To our knowledge, this is the first report of (1) a hypermethylation signature of IL1R2 promoter in asthma with or without atopy and (2) an inverse correlation between methylation at IL1R2 promoter and its gene expression. Together, they underline the relevance of IL1R2 as a potential biomarker of asthma and atopy. Further work is needed to understand the interactions between environmental exposures and epigenetic modifications like the ones identified in this study. Such understanding will aid the discovery of disease mechanisms associated and development of more effective therapies.
interleukin 1 receptor type 1
interleukin 1 receptor type 2
ribosomal protein, large, P0
systemic lupus erythematosus
- Δβ :
difference of methylation
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The authors thank all families for their valuable participation. This study was supported by the Canadian Institutes of Health Research (CIHR) Catalyst Grant: Environments, Genes, and Chronic Disease. Catherine Laprise is the chairholder of the Canada Research Chair in Environment and Genetics of Respiratory Disorders and Allergy and Director of the Asthma Strategic Group of the Respiratory Health Network (RHN) of Fonds de recherche du Québec—Santé (FRQS) and researcher of the AllerGen NCE. Valérie Gagné-Ouellet received a Summer Student Research Training Award from the AllerGen NCE Inc. and a master degree studentship award from the RHN. Anne-Marie Boucher-Lafleur received a Summer Student Research Training Award from the AllerGen NCE Inc. Simon-Pierre Guay is the recipient of a Doctoral Research Award from the CIHR. Luigi Bouchard is a Junior Research Scholar from the FRQS and member of the FRQS-funded Centre de recherche clinique Étienne-Le Bel (affiliated with Centre hospitalier de l’Université de Sherbrooke).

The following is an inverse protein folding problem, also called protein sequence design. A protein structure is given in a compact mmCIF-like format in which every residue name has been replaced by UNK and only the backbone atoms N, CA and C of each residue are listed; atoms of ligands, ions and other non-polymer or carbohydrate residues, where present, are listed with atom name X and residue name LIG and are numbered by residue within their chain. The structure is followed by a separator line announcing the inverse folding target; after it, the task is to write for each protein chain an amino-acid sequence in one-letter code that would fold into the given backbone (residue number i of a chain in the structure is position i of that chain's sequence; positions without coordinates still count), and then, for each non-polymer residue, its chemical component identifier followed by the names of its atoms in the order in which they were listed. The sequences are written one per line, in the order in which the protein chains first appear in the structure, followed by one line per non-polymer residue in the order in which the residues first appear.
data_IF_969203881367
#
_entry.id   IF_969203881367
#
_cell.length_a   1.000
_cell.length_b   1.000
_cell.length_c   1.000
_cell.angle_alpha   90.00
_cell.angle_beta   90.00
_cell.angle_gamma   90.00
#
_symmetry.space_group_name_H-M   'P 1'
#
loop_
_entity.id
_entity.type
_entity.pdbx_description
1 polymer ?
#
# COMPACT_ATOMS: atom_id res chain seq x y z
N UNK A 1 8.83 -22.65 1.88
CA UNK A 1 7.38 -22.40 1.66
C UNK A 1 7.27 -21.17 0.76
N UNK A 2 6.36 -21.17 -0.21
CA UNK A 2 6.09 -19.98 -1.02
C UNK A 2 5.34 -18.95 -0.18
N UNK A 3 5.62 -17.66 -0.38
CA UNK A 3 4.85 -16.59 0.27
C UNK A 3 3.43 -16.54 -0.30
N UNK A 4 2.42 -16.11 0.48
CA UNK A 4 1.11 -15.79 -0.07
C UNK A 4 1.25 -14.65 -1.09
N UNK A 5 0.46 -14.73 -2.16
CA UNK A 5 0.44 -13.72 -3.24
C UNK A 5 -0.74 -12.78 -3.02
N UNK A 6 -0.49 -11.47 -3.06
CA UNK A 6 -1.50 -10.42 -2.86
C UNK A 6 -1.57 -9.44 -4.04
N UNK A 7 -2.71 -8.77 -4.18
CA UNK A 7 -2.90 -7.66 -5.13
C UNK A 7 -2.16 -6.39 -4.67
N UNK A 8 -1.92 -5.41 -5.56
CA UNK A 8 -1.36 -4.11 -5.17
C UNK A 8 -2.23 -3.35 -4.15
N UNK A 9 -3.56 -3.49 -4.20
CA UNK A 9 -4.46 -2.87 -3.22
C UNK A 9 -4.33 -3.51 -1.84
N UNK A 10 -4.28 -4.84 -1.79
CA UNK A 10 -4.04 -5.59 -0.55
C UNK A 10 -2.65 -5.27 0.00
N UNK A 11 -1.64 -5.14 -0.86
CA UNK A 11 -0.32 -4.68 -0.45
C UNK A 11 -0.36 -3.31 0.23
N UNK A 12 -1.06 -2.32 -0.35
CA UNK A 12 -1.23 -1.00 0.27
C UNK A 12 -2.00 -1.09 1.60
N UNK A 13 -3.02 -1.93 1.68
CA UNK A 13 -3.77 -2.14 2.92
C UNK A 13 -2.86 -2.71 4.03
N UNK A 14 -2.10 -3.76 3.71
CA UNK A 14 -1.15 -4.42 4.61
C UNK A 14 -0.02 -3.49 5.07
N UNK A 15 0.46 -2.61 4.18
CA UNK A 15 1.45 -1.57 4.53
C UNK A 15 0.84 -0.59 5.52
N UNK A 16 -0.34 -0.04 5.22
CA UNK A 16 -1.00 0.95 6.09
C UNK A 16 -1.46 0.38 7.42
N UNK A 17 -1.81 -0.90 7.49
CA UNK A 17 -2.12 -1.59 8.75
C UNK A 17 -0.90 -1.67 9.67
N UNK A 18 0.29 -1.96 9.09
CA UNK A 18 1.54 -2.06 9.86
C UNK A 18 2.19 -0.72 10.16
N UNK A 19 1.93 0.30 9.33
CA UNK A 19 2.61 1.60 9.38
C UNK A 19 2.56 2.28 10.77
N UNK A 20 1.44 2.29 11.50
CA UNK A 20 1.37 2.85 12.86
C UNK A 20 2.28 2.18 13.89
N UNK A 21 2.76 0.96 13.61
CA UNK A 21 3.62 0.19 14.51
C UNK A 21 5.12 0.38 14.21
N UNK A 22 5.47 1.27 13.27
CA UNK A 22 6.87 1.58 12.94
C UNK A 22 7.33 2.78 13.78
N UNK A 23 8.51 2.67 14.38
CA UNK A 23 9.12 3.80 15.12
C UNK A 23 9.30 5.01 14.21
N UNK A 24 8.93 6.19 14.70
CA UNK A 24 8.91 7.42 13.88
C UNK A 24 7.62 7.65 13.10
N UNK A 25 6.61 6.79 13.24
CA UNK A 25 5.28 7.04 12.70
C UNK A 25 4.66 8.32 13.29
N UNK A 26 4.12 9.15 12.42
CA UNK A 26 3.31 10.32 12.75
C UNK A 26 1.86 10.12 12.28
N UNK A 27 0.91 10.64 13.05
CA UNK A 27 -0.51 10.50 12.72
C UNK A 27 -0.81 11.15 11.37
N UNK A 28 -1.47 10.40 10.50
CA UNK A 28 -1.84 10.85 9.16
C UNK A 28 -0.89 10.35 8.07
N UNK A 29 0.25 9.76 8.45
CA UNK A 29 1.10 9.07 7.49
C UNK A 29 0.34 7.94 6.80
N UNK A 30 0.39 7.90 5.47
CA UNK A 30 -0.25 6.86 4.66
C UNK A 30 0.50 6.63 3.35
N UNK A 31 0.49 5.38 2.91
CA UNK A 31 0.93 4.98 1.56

The authors declare that they have no competing interests.
VGO carried out the pyrosequencing and gene expression studies, performed the statistical analysis, and drafted the manuscript. SPG carried out the pyrosequencing primers design. AMBL participated in the pyrosequencing process. LB participated in the study design and revised the manuscript. CL led each step of the current study including the asthma familial collection build and management, study design, laboratory works, statistical analysis, as well as manuscript redaction and revision. All authors read and approved the final manuscript.
Schematic representation of IL1R1 and location of epigenotyped CpG sites. This figure illustrates a simplified schematic representation of IL1R1 and location of selected CpG dinucleotide sites and pairwise correlations between each CpG.
Potential binding sites for transcription factors in IL1R1 and IL1R2. This figure shows a segment of the primary sequences of IL1R1 and IL1R2. Both sequences lie in the respective gene promoter (UCSC Genome Browser assembly GRCh38/hg38). Epigenotyped CpG sites are shown in blue and are numbered from the distal part of the promoter. Exons are shown in red. Potential binding sites for transcription factors in differentially methylated loci are shown by underlined sequences, and the name of the transcription factors are indicated underneath.
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Gagné-Ouellet, V., Guay, SP., Boucher-Lafleur, AM. et al. DNA methylation signature of interleukin 1 receptor type II in asthma. Clin Epigenet 7, 80 (2015). https://doi.org/10.1186/s13148-015-0114-0